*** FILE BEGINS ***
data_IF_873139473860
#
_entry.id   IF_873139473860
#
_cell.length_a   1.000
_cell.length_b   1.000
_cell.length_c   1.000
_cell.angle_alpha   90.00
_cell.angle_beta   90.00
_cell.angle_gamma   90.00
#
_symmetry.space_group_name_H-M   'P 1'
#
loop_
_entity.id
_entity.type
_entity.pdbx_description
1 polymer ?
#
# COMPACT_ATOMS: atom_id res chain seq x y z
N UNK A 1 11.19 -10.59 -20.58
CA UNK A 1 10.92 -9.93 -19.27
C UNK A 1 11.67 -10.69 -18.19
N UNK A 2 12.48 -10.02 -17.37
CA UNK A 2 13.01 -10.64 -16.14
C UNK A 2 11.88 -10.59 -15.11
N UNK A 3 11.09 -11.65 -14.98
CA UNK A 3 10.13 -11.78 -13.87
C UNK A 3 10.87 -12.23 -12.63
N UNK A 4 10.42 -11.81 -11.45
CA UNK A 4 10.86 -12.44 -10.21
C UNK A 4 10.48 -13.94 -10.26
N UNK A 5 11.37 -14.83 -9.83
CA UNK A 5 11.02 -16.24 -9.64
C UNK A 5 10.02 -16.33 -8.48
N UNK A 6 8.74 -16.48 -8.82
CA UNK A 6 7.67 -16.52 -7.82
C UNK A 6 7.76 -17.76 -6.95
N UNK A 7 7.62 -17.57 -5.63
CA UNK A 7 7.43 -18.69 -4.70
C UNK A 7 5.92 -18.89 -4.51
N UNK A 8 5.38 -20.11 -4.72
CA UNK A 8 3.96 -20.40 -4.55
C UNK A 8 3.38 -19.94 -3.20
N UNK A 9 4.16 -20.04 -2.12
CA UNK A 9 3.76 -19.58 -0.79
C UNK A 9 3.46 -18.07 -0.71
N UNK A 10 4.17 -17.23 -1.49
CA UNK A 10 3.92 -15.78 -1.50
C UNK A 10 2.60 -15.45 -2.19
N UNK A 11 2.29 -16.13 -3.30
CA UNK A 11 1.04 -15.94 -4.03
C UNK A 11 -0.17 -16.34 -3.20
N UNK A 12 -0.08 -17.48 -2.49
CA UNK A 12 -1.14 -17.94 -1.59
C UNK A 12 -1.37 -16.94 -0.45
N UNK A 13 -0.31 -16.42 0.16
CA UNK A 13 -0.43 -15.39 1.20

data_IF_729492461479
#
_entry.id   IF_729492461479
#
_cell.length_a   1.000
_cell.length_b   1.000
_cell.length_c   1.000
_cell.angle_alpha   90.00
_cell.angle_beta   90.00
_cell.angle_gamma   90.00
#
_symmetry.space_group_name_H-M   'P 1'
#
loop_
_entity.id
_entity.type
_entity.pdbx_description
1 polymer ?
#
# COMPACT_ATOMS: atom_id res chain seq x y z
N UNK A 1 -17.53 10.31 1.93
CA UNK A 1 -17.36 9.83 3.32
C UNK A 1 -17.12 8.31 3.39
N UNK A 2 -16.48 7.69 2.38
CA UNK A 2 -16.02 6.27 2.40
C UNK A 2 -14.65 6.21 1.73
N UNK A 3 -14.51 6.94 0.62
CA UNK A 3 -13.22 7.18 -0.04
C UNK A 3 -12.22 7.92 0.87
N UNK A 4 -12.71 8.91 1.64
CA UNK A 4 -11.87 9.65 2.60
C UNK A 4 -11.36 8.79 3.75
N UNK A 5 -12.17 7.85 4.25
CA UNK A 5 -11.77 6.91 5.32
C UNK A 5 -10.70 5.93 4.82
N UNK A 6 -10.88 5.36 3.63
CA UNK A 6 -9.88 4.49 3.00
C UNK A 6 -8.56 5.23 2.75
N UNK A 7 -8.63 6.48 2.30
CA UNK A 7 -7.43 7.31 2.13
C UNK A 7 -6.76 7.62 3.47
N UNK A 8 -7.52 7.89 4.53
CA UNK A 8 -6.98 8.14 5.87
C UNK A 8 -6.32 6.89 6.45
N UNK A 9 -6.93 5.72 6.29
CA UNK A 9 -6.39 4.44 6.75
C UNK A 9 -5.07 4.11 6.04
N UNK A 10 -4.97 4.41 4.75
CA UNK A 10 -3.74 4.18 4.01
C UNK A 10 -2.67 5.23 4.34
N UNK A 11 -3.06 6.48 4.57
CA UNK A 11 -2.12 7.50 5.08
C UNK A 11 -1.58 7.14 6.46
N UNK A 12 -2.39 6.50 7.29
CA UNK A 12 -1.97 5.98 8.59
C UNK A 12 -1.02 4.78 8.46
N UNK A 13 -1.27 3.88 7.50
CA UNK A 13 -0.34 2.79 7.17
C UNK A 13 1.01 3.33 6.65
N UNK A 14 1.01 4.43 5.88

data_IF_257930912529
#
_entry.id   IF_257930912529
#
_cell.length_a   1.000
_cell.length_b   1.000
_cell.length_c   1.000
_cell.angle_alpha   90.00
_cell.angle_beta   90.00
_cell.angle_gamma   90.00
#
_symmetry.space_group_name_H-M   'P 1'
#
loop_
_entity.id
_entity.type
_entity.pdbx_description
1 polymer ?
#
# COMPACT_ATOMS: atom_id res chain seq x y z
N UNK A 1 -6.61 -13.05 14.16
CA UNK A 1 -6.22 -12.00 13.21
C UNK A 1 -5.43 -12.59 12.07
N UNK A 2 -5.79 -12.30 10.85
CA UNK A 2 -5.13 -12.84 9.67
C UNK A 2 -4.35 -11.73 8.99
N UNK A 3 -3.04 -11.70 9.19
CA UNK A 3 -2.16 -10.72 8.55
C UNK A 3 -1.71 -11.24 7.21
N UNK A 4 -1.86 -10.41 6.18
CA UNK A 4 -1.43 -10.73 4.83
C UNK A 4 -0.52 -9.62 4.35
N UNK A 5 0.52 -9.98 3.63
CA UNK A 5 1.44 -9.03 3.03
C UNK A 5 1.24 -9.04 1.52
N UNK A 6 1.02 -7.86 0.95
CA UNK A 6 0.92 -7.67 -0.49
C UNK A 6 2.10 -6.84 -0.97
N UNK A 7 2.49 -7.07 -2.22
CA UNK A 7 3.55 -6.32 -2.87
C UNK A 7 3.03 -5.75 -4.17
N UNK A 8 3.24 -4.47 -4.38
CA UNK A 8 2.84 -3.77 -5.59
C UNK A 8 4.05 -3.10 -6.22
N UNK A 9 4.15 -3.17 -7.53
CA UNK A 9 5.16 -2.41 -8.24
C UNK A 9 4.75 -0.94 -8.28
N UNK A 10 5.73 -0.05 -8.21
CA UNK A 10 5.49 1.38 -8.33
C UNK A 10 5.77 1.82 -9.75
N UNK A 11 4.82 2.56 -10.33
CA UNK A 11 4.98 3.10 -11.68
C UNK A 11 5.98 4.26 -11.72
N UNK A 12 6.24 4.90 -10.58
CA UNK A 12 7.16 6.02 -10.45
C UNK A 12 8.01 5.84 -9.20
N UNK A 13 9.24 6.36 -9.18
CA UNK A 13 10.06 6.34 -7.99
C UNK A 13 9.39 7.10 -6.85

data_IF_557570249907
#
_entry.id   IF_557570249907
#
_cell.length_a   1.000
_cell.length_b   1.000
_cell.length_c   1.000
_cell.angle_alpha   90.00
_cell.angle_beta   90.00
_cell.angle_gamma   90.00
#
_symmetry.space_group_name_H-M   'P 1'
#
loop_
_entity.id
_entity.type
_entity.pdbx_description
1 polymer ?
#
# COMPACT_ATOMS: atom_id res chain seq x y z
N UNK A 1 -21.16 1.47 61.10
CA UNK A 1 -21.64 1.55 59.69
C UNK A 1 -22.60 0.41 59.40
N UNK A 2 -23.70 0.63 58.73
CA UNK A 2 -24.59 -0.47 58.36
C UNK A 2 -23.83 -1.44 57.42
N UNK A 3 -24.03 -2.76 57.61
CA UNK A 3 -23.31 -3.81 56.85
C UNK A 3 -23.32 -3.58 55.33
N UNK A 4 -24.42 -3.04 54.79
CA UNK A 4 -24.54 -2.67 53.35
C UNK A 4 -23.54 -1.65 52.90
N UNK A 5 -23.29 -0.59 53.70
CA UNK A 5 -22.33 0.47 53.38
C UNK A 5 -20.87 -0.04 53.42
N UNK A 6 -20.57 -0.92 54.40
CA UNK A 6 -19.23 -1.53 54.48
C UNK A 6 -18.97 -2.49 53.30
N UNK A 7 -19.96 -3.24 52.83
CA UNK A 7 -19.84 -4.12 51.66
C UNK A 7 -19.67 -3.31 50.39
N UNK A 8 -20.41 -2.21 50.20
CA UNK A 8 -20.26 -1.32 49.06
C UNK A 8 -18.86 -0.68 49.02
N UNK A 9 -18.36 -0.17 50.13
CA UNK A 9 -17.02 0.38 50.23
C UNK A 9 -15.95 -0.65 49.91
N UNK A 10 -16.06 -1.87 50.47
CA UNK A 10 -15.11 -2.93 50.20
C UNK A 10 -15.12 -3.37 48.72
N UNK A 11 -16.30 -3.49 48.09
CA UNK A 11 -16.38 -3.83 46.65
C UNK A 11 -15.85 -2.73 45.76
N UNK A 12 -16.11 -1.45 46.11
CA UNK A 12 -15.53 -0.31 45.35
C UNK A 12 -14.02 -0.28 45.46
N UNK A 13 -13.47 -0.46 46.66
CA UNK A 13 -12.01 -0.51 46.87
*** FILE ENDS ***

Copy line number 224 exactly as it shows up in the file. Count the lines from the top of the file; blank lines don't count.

C UNK A 9 -15.95 -0.65 49.91